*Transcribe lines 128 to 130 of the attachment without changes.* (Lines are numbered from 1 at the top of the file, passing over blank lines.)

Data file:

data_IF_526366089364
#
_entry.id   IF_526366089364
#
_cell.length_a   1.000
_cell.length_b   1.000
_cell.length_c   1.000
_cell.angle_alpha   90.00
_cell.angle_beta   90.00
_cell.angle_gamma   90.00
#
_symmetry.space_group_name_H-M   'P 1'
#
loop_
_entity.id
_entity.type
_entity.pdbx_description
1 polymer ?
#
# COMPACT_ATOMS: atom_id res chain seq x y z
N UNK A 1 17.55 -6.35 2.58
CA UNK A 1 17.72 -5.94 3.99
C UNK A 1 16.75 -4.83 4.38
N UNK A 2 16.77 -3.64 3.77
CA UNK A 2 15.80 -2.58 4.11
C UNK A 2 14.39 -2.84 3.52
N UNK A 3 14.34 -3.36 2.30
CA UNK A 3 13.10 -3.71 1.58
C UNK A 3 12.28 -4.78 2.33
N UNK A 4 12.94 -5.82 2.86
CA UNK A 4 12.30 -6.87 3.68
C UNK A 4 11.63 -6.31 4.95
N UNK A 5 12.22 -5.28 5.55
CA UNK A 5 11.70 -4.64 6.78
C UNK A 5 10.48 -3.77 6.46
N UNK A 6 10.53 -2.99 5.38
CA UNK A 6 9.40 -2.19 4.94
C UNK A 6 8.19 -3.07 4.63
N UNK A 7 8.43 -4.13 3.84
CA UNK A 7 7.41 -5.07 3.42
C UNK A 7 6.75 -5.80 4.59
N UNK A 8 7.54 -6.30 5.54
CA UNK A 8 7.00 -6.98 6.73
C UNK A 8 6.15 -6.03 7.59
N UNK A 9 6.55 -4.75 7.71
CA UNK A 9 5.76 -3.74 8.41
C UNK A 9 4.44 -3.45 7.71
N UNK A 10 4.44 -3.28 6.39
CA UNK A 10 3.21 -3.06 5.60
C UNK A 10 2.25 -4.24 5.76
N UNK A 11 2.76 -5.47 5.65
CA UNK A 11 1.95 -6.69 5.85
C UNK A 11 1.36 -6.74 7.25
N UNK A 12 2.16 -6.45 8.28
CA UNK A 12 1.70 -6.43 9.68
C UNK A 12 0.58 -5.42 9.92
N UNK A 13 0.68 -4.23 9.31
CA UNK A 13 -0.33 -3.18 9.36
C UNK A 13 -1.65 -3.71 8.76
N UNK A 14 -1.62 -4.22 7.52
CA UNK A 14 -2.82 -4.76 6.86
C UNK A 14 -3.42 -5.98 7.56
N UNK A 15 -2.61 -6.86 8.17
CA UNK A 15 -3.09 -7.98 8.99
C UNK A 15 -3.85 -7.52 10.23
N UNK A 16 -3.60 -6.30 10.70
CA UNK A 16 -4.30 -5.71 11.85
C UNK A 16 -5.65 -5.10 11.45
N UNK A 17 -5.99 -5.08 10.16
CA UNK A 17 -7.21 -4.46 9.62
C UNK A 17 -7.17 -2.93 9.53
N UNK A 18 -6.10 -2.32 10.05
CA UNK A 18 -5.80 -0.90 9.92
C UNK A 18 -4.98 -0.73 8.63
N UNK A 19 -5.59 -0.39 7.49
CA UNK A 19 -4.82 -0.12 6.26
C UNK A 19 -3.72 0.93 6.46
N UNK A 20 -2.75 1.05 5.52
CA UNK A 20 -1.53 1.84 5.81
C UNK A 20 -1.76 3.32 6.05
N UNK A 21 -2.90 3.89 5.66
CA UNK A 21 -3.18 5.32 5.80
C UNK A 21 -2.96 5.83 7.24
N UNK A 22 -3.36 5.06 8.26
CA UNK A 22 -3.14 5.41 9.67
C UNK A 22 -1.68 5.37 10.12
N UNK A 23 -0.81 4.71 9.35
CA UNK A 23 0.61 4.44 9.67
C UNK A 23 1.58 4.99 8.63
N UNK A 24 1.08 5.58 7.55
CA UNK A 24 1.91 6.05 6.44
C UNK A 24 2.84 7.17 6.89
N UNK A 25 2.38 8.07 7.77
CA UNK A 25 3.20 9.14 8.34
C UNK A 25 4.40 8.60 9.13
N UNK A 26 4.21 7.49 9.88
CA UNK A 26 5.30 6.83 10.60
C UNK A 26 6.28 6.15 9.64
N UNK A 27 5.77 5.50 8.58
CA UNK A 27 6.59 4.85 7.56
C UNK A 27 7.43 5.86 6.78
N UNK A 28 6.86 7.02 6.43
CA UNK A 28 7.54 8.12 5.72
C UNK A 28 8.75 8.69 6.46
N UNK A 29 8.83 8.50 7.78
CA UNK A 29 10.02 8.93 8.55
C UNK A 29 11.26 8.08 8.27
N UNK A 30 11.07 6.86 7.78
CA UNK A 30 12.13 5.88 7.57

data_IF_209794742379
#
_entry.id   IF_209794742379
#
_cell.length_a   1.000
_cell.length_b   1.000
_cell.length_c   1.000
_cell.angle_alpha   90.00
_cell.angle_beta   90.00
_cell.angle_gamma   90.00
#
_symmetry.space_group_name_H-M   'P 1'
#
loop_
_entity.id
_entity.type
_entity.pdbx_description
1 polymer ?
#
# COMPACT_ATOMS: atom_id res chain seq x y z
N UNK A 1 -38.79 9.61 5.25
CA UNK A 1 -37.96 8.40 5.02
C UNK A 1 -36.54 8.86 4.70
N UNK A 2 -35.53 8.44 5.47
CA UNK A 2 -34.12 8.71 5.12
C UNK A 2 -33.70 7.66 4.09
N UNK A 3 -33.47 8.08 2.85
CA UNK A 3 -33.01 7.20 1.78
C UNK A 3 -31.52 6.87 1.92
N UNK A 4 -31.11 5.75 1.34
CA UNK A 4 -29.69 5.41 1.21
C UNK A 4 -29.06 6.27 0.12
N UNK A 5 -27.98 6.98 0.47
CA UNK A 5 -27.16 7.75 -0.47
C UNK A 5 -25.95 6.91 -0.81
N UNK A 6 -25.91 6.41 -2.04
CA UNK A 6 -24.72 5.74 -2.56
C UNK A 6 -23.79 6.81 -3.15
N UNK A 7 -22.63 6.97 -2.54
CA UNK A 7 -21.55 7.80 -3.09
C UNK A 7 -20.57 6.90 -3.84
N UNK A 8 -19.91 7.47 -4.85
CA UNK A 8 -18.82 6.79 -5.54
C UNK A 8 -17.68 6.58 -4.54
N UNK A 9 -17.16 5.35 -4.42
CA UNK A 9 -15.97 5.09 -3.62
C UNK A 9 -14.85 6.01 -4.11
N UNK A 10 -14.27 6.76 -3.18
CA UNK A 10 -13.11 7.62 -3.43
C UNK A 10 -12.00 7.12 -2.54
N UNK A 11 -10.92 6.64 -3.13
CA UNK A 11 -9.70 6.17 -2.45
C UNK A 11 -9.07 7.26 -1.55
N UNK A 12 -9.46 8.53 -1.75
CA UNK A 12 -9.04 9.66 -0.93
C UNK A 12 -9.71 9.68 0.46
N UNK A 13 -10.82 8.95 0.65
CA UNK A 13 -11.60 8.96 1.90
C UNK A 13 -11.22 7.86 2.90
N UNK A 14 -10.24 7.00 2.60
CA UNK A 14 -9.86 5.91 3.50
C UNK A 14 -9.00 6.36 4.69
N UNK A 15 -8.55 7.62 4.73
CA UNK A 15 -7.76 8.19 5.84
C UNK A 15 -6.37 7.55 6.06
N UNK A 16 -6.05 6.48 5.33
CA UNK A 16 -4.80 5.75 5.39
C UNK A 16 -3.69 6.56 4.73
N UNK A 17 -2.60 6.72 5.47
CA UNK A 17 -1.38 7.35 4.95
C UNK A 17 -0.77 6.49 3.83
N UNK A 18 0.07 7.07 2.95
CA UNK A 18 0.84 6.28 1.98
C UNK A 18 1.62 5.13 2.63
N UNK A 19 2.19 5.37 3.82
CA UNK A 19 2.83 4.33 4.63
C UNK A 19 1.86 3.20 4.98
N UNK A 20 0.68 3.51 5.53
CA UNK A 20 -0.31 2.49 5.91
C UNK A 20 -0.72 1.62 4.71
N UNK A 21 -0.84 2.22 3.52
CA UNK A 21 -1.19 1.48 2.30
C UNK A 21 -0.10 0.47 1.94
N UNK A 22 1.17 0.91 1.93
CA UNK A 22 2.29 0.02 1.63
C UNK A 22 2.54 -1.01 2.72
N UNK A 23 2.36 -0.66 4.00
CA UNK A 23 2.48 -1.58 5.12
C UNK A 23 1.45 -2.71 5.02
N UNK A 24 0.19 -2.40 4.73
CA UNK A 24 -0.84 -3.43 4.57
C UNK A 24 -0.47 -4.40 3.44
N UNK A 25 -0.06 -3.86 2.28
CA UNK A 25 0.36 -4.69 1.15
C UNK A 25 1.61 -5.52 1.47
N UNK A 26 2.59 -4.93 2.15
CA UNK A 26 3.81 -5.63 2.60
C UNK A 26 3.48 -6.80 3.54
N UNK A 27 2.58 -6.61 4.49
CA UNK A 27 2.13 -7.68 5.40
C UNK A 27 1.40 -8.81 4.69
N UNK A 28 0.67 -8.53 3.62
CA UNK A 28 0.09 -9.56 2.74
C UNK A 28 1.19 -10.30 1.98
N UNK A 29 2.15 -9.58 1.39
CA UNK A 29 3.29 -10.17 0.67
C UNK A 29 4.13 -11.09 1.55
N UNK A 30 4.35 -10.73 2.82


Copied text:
#
# COMPACT_ATOMS: atom_id res chain seq x y z
N UNK A 1 -38.79 9.61 5.25